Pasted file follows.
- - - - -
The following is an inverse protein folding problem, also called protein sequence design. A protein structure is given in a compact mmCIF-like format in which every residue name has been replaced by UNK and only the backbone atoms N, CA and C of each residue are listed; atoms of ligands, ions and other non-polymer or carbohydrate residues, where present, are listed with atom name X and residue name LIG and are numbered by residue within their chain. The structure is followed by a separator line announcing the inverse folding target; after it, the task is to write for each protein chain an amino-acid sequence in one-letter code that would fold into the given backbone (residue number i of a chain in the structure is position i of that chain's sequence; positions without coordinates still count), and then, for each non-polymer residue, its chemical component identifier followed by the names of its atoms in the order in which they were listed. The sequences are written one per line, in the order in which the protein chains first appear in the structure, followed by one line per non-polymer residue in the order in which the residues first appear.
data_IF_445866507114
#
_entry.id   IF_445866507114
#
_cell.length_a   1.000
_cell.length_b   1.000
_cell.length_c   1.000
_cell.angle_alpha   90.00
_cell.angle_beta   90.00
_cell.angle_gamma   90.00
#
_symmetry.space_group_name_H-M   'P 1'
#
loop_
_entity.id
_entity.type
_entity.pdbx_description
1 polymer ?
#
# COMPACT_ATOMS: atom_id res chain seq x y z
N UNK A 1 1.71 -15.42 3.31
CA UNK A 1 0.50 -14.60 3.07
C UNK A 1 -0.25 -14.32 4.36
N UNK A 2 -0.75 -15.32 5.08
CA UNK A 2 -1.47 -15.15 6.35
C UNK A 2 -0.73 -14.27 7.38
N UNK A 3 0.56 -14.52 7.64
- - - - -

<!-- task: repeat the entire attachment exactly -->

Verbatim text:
The following is an inverse protein folding problem, also called protein sequence design. A protein structure is given in a compact mmCIF-like format in which every residue name has been replaced by UNK and only the backbone atoms N, CA and C of each residue are listed; atoms of ligands, ions and other non-polymer or carbohydrate residues, where present, are listed with atom name X and residue name LIG and are numbered by residue within their chain. The structure is followed by a separator line announcing the inverse folding target; after it, the task is to write for each protein chain an amino-acid sequence in one-letter code that would fold into the given backbone (residue number i of a chain in the structure is position i of that chain's sequence; positions without coordinates still count), and then, for each non-polymer residue, its chemical component identifier followed by the names of its atoms in the order in which they were listed. The sequences are written one per line, in the order in which the protein chains first appear in the structure, followed by one line per non-polymer residue in the order in which the residues first appear.
data_IF_445866507114
#
_entry.id   IF_445866507114
#
_cell.length_a   1.000
_cell.length_b   1.000
_cell.length_c   1.000
_cell.angle_alpha   90.00
_cell.angle_beta   90.00
_cell.angle_gamma   90.00
#
_symmetry.space_group_name_H-M   'P 1'
#
loop_
_entity.id
_entity.type
_entity.pdbx_description
1 polymer ?
#
# COMPACT_ATOMS: atom_id res chain seq x y z
N UNK A 1 1.71 -15.42 3.31
CA UNK A 1 0.50 -14.60 3.07
C UNK A 1 -0.25 -14.32 4.36
N UNK A 2 -0.75 -15.32 5.08
CA UNK A 2 -1.47 -15.15 6.35
C UNK A 2 -0.73 -14.27 7.38
N UNK A 3 0.56 -14.52 7.64